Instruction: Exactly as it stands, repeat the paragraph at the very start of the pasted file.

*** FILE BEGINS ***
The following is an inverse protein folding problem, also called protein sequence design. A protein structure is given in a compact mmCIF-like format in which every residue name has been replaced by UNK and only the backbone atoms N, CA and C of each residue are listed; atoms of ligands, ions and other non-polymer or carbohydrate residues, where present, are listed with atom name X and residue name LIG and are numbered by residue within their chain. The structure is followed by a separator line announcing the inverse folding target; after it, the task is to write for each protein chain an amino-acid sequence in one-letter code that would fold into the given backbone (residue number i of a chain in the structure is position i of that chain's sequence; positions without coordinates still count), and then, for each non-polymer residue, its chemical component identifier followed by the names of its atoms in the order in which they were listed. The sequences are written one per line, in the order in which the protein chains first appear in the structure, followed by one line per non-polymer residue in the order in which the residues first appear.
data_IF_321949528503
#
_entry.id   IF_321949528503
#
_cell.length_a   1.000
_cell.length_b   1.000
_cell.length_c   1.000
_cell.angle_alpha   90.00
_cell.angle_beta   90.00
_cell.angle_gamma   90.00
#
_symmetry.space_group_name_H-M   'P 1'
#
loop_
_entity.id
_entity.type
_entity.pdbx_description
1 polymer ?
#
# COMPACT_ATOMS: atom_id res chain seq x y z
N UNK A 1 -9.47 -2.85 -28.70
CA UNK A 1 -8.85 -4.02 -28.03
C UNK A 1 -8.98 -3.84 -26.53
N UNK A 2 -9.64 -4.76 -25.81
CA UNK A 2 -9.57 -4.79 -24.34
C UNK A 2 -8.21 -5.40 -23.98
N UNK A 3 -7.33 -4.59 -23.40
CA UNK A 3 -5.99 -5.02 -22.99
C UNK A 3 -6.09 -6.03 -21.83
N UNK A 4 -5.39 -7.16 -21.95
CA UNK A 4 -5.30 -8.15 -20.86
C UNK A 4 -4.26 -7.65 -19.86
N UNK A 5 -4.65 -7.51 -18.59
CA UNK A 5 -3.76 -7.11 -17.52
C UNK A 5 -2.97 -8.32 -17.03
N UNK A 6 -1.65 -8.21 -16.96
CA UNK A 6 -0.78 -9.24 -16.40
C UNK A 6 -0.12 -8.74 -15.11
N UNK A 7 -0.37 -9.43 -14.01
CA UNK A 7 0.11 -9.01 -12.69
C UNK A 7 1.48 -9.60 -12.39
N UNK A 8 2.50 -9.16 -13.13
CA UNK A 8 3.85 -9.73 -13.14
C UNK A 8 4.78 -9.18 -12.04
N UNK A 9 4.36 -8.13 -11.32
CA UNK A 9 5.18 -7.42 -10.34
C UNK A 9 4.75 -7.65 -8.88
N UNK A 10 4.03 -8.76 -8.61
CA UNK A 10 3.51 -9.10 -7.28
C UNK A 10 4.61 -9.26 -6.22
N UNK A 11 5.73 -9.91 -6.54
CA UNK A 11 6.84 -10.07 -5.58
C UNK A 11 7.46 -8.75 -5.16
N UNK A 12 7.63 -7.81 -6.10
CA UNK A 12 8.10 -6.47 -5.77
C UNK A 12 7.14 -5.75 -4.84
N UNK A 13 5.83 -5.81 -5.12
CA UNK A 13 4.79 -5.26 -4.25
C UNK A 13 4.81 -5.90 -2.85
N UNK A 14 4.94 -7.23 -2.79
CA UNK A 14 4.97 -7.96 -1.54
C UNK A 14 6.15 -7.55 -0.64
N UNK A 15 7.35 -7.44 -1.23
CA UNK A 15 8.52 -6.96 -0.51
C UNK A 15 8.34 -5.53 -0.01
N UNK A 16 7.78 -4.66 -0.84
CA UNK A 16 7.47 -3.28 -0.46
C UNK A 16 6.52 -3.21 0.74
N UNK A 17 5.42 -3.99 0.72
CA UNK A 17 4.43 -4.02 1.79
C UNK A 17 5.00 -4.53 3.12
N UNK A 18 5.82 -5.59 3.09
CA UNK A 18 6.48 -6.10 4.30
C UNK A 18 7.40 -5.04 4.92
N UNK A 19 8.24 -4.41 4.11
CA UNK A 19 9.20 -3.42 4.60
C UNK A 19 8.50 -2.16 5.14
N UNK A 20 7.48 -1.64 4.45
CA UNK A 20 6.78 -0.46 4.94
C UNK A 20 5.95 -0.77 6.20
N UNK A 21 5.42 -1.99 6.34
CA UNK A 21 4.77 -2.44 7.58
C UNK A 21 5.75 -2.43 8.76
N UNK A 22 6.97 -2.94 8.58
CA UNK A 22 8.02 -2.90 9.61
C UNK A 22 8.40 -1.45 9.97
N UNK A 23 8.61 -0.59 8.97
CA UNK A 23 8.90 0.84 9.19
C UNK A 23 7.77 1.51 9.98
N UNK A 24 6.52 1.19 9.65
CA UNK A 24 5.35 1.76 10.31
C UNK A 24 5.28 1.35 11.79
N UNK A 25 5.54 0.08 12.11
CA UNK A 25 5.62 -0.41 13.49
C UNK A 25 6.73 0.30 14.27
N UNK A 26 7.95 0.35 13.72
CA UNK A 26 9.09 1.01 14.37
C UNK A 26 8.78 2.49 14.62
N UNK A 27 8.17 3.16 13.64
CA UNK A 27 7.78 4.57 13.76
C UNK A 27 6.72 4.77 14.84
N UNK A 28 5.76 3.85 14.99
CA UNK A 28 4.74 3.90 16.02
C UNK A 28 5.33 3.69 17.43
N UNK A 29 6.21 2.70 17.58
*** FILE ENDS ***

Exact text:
The following is an inverse protein folding problem, also called protein sequence design. A protein structure is given in a compact mmCIF-like format in which every residue name has been replaced by UNK and only the backbone atoms N, CA and C of each residue are listed; atoms of ligands, ions and other non-polymer or carbohydrate residues, where present, are listed with atom name X and residue name LIG and are numbered by residue within their chain. The structure is followed by a separator line announcing the inverse folding target; after it, the task is to write for each protein chain an amino-acid sequence in one-letter code that would fold into the given backbone (residue number i of a chain in the structure is position i of that chain's sequence; positions without coordinates still count), and then, for each non-polymer residue, its chemical component identifier followed by the names of its atoms in the order in which they were listed. The sequences are written one per line, in the order in which the protein chains first appear in the structure, followed by one line per non-polymer residue in the order in which the residues first appear.